Coronavirus: The latest from Europe and North America

The number of COVID-19 coronavirus cases has now jumped to over 215,000 and there have been nearly 9000 deaths.

Italy's death toll rose by 475 overnight - the biggest single-day increase anywhere since the crisis began. 

In the city of Bergamo in the northeast, people are dying at a rate of 50 per day.

The region's governor is pleading for any medical personnel who have retired in the past two years to return to the job.

In the United Kingdom, all schools will close until further notice from Friday, although some students will still be able to attend.

"We, therefore, need schools to make provision for children of these key workers who would otherwise be forced to stay home," Prime Minister Boris Johnson said. 'Key workers' include government, hospital and police staff.

Working parents are now wondering who will look after their children and how they'll be fed without the free school lunches.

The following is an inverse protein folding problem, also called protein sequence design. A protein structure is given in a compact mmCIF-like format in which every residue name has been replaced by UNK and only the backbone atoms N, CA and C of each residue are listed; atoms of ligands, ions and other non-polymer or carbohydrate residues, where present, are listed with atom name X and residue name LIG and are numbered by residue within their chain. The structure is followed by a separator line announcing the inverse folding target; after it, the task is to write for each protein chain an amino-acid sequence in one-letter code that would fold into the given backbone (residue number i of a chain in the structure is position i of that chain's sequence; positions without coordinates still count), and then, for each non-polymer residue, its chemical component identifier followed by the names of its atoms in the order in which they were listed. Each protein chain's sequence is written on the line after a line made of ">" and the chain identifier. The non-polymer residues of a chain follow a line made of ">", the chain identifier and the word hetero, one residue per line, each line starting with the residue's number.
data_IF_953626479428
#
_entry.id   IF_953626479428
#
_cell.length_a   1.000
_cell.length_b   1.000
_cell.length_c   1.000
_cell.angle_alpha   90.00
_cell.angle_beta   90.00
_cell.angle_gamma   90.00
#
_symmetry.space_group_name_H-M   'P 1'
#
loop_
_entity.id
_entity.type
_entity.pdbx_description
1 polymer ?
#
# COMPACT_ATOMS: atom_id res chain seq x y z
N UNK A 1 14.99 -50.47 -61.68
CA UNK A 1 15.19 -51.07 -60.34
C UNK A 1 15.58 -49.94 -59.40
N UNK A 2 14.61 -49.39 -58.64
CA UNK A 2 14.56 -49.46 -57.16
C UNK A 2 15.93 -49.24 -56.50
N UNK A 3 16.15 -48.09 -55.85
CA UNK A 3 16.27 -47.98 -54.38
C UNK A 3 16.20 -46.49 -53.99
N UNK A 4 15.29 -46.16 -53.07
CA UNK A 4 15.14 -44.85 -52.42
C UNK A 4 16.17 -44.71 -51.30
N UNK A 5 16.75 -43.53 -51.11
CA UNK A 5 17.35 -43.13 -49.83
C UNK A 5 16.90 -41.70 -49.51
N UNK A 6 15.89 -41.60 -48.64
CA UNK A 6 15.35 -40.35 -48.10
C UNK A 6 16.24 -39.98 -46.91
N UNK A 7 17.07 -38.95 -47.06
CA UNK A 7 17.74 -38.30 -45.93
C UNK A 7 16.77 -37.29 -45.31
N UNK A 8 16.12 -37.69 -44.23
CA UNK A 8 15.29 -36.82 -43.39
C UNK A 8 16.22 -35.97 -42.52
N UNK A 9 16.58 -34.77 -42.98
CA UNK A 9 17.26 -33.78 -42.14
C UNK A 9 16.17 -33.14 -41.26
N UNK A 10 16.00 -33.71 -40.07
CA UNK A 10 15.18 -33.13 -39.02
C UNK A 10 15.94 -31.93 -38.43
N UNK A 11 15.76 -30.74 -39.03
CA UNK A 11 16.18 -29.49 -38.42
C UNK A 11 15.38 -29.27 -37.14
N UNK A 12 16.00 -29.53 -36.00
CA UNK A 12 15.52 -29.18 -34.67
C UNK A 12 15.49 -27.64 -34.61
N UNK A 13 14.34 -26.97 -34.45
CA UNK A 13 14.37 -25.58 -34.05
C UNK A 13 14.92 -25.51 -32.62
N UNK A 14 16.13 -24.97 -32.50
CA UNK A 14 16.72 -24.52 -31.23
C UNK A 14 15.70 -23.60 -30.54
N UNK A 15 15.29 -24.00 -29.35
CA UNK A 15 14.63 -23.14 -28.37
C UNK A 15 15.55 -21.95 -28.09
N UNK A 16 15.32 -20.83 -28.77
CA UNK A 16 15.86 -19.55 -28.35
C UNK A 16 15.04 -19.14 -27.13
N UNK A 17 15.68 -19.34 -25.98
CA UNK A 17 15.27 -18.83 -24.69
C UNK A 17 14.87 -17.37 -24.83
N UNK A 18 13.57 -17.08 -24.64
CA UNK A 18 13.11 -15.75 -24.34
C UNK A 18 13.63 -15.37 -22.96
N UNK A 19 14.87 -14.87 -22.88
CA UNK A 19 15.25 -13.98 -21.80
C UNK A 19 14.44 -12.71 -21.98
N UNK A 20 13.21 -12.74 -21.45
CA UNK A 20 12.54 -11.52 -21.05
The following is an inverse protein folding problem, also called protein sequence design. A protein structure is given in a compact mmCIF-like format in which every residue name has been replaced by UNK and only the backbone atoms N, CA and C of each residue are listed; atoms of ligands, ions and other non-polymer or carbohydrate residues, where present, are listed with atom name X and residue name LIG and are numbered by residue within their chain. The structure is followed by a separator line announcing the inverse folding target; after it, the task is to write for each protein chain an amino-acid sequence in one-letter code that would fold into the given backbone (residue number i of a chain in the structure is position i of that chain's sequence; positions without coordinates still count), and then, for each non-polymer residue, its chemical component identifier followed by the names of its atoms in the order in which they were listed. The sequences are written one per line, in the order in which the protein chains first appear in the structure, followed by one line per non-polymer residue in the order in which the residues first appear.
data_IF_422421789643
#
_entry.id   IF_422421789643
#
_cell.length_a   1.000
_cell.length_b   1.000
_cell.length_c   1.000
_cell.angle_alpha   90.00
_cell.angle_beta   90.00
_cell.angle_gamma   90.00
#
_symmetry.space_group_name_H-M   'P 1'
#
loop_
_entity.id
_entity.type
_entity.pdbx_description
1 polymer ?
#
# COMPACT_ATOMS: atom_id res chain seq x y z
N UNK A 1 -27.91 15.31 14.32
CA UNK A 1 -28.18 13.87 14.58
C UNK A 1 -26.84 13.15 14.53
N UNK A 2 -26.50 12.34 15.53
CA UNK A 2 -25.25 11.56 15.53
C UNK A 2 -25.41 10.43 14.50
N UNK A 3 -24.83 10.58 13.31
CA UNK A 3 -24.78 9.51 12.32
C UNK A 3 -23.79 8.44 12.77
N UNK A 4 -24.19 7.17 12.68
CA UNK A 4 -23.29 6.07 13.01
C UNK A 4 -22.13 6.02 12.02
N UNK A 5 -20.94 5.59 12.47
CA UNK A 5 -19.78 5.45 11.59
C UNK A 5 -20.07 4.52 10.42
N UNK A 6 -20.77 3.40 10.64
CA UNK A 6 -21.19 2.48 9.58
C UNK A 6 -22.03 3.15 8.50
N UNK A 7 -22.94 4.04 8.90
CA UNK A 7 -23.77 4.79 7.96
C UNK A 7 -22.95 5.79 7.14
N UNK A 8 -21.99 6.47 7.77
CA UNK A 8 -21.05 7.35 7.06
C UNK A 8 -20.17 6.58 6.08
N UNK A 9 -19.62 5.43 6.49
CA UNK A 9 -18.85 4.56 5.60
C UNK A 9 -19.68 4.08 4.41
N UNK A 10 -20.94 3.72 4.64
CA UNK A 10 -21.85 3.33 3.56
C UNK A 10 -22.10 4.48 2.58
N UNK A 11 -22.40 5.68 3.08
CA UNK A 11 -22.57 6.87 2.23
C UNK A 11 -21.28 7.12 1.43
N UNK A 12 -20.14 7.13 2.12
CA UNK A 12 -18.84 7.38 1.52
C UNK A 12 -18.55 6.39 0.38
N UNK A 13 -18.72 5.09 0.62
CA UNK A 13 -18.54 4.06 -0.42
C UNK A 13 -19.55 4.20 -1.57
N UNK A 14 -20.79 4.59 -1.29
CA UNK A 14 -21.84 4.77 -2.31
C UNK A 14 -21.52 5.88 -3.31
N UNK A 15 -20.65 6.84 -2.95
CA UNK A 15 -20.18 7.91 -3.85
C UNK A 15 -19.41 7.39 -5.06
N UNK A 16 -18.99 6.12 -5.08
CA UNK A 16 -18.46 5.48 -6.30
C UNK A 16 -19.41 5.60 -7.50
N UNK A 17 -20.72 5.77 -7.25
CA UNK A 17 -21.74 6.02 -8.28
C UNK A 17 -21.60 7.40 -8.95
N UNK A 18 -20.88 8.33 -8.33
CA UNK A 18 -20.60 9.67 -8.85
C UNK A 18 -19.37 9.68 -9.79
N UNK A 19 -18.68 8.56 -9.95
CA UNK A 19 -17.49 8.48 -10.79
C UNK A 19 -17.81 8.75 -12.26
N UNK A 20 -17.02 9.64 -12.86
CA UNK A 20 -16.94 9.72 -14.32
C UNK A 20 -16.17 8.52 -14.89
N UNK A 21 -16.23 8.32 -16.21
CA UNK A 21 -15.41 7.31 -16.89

"When they're at school, you know that they've been fed, you don't have to worry about the extra. But when they're at home it just gets so expensive," one parent said.

Over in North America, the US and Canada have mutually agreed to close their border to all vehicles except essential traffic and trade.

"Travellers will no longer be permitted to cross the border for recreation and tourism details here," Canadian Prime Minister Justin Trudeau said.

US President Donald Trump is invoking the Defense Production Act, meaning the private sector can be used to make essential medical equipment. He is also forecasting job losses not seen since the Great Depression.

"We had the best economy we've ever had. And one day you have to close it down in order to defeat this enemy," he said.

Navy hospital ships are being sent to New York and the west coast to make up for a shortage of hospital beds.

"In a sense a wartime president, I mean that's what we're fighting," Trump said.